I went to stay in Wat Tham Krabok in Thailand, visiting my friend who is practising as a monk. I figured I could learn something about Buddhism and meditation, and help out somehow. Many others go to Tham Krabok for their highly effective drug detox program. People stay in there for 15 days or longer, in very basic accommodation, learn some good work habits, and take a foul-tasting medicine which is literally vomit-inducing.
The emetic medicine was invented by the temple’s founder, Luang Paw Yaai, and it is a concoction of many herbs designed to be purifying for any constitution. It’s called “yadaat“, the cutting medicine. “It cuts your mind, your ego, your body, anything that needs cutting will be cut,” they told me. I didn’t go there for treatment, but I was curious about yadaat.
To take the tea, first I would need to take an oath. They call it a “satja“, which means “truth”. Their view of satja is a little different to my previous concept of an oath. A satja isn’t swearing that something is true, or that you will do something, but instead, that you will make it true by swearing it, by living it. Many people take satja to embrace the truth of a life without drugs, but the first satja is normally either “I believe in holy things” or “My parents are my benefactors”, that is, they have given me this great gift of life.
“I believe in holy things”
I wondered what it would mean to believe in holy things. I didn’t want to take the satja lightly, saying something flippantly just out of curiosity. My monk friend told me one interpretation: that there was a world just beyond ours, beside our imperfect world, where things are perfect – a world of Platonic forms – and occasionally, things in our own world lead us to that world, and those are things we call “holy”.
For a while, I’ve had this unusual belief, and I’m not exactly sure where it came from. The idea is, there are certain concepts which are transcendent, which withstand scrutiny on any level – spiritual, intellectual, logical, intuitive – sacred concepts, with this “divine congruence”, that can guide us. Upon reflection, it’s quite similar to my monk friend’s explanation. I decided that yes, I could say this oath in good faith.
We went to see one of the head monks, and we walked into the sala. I lit a handful of incense sticks, placed them in the burner, and sat on my heels. The head monk stated the whole satja line by line in Thai, and I repeated it. I didn’t understand much, but I recognised the phrase “mind, speech, actions”. The head monk pulled out a stack of small paper slips with writing on them, and started sorting through them. He asked if I’d gone through detox, I said no. He carefully chose a kata, or mantra, from the papers and gave it to me. The degree of precision that he selected it was intriguing, as these mantras have no known literal meaning. I was to memorise the kata and then eat the paper, within seven days.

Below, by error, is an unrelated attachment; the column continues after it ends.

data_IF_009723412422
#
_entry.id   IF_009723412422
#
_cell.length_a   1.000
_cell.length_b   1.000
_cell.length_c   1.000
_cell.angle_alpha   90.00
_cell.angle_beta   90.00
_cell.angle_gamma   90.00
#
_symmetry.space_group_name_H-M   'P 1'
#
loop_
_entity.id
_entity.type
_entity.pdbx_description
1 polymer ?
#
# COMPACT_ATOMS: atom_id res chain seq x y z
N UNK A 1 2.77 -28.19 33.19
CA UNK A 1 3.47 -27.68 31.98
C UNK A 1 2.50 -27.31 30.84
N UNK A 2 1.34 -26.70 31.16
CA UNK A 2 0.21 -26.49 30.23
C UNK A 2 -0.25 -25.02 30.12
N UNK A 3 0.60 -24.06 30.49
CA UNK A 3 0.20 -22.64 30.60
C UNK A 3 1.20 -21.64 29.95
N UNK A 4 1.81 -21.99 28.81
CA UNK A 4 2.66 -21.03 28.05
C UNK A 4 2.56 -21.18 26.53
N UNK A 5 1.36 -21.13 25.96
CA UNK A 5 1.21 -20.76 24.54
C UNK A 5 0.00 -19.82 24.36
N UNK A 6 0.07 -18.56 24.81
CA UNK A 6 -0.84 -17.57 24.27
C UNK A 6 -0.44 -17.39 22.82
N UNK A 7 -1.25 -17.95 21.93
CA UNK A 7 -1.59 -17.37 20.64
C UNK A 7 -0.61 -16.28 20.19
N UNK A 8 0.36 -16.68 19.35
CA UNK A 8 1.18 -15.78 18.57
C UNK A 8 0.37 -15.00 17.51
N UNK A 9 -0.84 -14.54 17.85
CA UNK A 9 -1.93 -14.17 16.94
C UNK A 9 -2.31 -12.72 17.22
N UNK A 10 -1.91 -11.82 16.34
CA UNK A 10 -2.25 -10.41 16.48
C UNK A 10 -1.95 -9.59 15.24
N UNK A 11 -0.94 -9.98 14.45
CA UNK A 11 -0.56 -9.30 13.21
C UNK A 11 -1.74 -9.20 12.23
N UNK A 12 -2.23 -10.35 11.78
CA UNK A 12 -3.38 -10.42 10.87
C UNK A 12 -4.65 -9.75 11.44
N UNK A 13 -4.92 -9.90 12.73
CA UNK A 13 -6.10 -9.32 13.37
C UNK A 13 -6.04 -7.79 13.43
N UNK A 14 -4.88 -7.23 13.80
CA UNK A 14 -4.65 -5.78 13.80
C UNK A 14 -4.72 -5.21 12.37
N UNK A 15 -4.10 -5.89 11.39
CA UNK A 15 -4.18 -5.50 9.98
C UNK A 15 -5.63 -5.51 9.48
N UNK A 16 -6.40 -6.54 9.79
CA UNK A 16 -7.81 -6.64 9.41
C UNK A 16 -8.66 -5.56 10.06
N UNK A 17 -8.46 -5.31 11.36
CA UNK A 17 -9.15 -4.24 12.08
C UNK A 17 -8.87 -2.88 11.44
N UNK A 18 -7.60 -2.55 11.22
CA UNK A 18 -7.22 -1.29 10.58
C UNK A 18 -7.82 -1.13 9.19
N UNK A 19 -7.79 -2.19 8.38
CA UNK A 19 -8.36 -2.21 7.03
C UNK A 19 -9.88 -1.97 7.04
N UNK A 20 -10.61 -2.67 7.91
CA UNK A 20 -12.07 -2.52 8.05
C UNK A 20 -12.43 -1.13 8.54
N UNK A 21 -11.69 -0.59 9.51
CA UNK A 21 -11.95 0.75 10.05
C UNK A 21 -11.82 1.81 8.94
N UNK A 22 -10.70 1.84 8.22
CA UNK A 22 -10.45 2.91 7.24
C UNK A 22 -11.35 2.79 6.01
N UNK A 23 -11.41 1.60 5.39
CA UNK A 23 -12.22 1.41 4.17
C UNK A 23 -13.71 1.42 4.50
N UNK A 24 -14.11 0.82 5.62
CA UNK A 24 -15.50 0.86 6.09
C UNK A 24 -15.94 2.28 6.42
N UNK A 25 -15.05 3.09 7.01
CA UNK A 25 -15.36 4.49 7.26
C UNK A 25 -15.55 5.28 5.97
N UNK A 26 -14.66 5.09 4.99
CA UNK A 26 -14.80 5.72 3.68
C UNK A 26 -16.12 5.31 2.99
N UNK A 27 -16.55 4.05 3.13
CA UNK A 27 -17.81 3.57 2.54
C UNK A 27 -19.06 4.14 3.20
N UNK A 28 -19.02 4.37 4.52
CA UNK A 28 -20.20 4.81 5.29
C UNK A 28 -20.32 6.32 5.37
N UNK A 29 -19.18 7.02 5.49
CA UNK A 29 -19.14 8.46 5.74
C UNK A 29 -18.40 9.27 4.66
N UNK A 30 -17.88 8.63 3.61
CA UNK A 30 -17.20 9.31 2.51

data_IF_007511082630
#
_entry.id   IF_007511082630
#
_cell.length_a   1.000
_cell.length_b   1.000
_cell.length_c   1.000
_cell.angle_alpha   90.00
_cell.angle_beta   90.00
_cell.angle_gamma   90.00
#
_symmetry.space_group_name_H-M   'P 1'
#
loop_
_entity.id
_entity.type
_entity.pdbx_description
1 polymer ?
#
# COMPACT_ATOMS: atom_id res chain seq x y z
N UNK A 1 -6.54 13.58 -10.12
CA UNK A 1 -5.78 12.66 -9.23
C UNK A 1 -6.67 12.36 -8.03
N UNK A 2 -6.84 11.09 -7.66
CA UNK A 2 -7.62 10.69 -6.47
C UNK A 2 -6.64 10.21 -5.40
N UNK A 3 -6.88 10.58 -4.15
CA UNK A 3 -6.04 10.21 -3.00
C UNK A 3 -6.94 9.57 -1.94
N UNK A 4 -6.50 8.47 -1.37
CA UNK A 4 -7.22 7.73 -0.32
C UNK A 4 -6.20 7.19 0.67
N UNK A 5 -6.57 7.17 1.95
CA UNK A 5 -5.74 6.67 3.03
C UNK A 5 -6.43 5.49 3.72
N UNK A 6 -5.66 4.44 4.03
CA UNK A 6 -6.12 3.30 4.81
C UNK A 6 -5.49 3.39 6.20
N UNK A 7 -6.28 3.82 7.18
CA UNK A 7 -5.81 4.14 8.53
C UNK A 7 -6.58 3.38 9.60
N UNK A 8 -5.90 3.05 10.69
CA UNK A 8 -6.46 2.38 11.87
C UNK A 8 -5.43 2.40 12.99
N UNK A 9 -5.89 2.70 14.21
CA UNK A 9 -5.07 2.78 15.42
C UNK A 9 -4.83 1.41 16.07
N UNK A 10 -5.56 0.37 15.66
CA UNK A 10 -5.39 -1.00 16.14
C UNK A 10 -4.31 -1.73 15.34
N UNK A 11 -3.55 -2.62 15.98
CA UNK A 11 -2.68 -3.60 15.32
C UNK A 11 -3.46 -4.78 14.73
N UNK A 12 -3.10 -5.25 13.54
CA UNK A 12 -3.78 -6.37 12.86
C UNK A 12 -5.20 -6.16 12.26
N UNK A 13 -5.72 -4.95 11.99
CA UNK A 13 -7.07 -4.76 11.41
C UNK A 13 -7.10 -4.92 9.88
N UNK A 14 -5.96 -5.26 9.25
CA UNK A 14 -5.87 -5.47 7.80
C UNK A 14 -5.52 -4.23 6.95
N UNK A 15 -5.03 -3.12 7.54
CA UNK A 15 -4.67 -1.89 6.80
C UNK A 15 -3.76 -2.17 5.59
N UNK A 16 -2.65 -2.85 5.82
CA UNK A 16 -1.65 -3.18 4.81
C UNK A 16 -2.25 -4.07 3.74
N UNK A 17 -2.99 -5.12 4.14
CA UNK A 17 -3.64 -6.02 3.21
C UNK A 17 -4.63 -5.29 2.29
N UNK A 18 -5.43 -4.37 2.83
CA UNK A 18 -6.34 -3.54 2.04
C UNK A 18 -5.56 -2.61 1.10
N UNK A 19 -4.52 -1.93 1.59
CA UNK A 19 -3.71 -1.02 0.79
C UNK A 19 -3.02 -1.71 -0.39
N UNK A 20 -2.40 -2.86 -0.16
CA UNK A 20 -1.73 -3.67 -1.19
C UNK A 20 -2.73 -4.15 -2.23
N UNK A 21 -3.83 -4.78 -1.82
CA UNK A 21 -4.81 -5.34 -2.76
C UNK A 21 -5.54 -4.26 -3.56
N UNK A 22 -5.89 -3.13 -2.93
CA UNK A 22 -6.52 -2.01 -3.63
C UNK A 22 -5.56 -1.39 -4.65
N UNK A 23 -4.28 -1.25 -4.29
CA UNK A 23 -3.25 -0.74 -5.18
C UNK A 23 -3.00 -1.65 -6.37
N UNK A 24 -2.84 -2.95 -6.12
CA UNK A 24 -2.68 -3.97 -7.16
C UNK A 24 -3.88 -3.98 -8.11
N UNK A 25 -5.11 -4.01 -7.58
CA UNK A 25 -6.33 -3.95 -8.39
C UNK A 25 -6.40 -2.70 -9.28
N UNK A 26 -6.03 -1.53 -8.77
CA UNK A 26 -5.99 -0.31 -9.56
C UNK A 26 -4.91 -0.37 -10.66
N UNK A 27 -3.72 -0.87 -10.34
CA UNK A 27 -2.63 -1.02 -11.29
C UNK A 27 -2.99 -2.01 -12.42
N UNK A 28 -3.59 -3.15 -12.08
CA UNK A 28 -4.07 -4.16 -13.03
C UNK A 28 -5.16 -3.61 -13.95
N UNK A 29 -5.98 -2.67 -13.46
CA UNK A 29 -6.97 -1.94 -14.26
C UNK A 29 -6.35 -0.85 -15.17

On the day that I left the temple, I ate the paper. That night, I was in Bangkok watching “The Big Sick” in the cinema. In the film, the Muslim characters say “As-salamu Alaykum” when they meet, and the main character watches YouTube videos as he pretends to pray. It reminded me of my time in Bangladesh, hearing the azan, or call-to-prayer, echoing throughout Dhaka. “Come and show your respect for the Divine!” sang a voice from each nearby mosque.
Sitting there in the cinema I started to have an intense and unusual feeling of peace, a kind of white peace, burning peace, a peak experience unlike any other I’d had.
Learn some respect
I reflected on it later, thinking about the things that had happened and things I had done. When I first got to the temple, I respected the traditions there, taking off my shoes and bowing three times to the Buddha. It was unusual for me, coming from a Christian tradition I did have some apprehension about getting on my knees before an idol, so when I did it I thought “thank you” and summoned my gratitude for all of the Great Teachers of the past. In retrospect, it seemed that the actions I had performed had more gravity than I had realised.
Capture the flag
My monk friend had told me another interpretation of the satja I had taken. He said that when we play a game of “capture the flag”, we can take an ordinary piece of cloth and make it important. The cloth isn’t inherently valuable or meaningful, but within the game, we assign it a meaning, and when we do that we can start to learn all sorts of things about co-operation, friendship, communication, and what it means to protect and respect a thing. Holy places are similar – perhaps there is no particular reason that one place is holy and another isn’t, but through recognising it as holy we can learn patience, silence, self-control, reverence, and so on.
Once, in Mexico, I’d seen a sign outside a church saying no short skirts, no low cut tops, take off your hat, and so on. At the time I thought, how curious – surely the Divine should be ready to receive us in whatever form. There could be a subtle undertone of machismo in those rules, but even so, I started to see that those things aren’t for anyone but ourselves- so that we can take a moment to prepare ourselves, take a moment to remember that to be the best we can be, to present ourselves as complete.
To be continued
Eventually, more ideas started to click into place for me, wondering how a simple thing like preparing food for a loved one could be holy, or even just saying “Hello”. Please allow me to tell you more of my story in the following days.